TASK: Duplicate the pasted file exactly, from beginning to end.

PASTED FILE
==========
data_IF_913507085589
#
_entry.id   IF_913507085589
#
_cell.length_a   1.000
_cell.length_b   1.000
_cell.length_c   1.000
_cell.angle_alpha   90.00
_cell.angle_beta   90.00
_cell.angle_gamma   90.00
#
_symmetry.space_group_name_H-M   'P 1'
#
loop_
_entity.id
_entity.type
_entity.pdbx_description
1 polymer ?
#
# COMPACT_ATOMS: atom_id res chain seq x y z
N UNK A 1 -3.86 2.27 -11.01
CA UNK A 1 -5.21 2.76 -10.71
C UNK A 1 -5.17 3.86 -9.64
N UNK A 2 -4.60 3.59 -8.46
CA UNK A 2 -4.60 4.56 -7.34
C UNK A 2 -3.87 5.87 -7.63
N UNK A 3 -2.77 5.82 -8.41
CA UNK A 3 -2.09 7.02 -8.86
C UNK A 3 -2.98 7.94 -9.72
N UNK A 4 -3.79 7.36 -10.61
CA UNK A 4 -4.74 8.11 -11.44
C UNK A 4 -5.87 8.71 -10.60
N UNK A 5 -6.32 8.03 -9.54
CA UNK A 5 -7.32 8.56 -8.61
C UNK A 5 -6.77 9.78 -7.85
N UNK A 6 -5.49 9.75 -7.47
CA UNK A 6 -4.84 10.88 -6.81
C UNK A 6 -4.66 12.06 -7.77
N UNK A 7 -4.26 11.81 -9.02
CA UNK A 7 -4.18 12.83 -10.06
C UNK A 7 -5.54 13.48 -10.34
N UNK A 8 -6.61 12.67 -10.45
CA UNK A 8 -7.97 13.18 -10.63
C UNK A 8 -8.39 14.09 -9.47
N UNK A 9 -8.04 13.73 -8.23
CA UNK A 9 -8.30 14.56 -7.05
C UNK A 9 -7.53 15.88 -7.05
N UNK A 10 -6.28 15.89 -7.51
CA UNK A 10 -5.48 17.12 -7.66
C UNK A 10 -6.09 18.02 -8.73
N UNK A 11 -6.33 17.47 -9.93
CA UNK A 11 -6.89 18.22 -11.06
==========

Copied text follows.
data_IF_913507085589
#
_entry.id   IF_913507085589
#
_cell.length_a   1.000
_cell.length_b   1.000
_cell.length_c   1.000
_cell.angle_alpha   90.00
_cell.angle_beta   90.00
_cell.angle_gamma   90.00
#
_symmetry.space_group_name_H-M   'P 1'
#
loop_
_entity.id
_entity.type
_entity.pdbx_description
1 polymer ?
#
# COMPACT_ATOMS: atom_id res chain seq x y z
N UNK A 1 -3.86 2.27 -11.01
CA UNK A 1 -5.21 2.76 -10.71
C UNK A 1 -5.17 3.86 -9.64
N UNK A 2 -4.60 3.59 -8.46
CA UNK A 2 -4.60 4.56 -7.34
C UNK A 2 -3.87 5.87 -7.63
N UNK A 3 -2.77 5.82 -8.41
CA UNK A 3 -2.09 7.02 -8.86
C UNK A 3 -2.98 7.94 -9.72
N UNK A 4 -3.79 7.36 -10.61
CA UNK A 4 -4.74 8.11 -11.44
C UNK A 4 -5.87 8.71 -10.60
N UNK A 5 -6.32 8.03 -9.54
CA UNK A 5 -7.32 8.56 -8.61
C UNK A 5 -6.77 9.78 -7.85
N UNK A 6 -5.49 9.75 -7.47
CA UNK A 6 -4.84 10.88 -6.81
C UNK A 6 -4.66 12.06 -7.77
N UNK A 7 -4.26 11.81 -9.02
CA UNK A 7 -4.18 12.83 -10.06
C UNK A 7 -5.54 13.48 -10.34
N UNK A 8 -6.61 12.67 -10.45
CA UNK A 8 -7.97 13.18 -10.63
C UNK A 8 -8.39 14.09 -9.47
N UNK A 9 -8.04 13.73 -8.23
CA UNK A 9 -8.30 14.56 -7.05
C UNK A 9 -7.53 15.88 -7.05
N UNK A 10 -6.28 15.89 -7.51
CA UNK A 10 -5.48 17.12 -7.66
C UNK A 10 -6.09 18.02 -8.73
N UNK A 11 -6.33 17.47 -9.93
CA UNK A 11 -6.89 18.22 -11.06